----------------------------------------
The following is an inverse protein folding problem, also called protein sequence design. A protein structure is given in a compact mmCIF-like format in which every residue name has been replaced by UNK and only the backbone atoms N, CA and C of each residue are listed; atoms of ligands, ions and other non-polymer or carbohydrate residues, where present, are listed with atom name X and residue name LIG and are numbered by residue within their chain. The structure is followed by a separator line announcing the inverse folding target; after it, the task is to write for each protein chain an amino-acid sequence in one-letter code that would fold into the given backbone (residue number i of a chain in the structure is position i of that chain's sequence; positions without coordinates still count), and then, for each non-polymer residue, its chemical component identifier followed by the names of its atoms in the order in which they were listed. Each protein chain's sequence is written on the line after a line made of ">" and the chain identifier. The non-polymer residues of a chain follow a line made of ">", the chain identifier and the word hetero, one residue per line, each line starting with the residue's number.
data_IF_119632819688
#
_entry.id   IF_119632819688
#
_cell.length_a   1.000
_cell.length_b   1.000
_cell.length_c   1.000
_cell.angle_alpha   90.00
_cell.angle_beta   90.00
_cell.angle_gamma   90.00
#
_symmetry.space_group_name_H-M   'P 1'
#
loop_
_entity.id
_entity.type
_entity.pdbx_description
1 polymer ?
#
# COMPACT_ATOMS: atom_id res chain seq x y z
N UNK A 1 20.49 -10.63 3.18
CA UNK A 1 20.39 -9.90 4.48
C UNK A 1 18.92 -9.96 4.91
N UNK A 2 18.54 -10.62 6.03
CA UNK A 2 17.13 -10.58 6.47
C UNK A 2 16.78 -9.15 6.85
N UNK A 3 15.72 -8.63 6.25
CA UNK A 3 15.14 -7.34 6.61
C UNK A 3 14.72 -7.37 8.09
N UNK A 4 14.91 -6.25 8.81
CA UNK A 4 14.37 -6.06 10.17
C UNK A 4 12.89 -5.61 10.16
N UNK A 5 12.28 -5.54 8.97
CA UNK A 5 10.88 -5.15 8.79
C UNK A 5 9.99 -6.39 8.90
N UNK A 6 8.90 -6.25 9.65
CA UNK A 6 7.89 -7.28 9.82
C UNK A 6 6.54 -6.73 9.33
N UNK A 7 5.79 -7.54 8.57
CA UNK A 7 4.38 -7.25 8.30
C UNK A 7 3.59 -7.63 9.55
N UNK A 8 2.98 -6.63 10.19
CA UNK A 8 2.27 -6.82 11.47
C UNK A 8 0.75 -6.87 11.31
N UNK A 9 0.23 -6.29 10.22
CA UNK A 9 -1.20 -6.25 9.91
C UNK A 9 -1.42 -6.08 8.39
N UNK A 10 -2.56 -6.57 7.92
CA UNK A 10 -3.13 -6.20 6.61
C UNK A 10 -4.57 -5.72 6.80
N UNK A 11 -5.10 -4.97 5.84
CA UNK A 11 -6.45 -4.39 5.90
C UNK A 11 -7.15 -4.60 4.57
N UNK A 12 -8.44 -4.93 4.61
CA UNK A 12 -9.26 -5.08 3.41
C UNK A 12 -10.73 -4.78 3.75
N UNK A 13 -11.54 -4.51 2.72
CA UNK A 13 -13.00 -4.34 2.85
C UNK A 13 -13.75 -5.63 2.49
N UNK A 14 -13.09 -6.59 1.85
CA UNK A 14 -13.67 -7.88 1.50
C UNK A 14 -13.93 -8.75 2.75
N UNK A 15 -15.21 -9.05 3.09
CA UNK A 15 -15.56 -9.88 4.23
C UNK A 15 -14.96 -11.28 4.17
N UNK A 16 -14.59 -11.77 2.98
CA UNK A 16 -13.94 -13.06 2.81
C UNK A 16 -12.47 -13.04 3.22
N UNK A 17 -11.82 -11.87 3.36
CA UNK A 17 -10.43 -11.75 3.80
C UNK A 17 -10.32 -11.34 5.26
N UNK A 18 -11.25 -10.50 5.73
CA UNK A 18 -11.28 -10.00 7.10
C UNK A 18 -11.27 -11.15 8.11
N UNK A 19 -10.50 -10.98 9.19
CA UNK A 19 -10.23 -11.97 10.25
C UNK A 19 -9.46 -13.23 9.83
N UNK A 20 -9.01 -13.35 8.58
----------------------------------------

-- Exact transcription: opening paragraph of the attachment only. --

The following is an inverse protein folding problem, also called protein sequence design. A protein structure is given in a compact mmCIF-like format in which every residue name has been replaced by UNK and only the backbone atoms N, CA and C of each residue are listed; atoms of ligands, ions and other non-polymer or carbohydrate residues, where present, are listed with atom name X and residue name LIG and are numbered by residue within their chain. The structure is followed by a separator line announcing the inverse folding target; after it, the task is to write for each protein chain an amino-acid sequence in one-letter code that would fold into the given backbone (residue number i of a chain in the structure is position i of that chain's sequence; positions without coordinates still count), and then, for each non-polymer residue, its chemical component identifier followed by the names of its atoms in the order in which they were listed. Each protein chain's sequence is written on the line after a line made of ">" and the chain identifier. The non-polymer residues of a chain follow a line made of ">", the chain identifier and the word hetero, one residue per line, each line starting with the residue's number.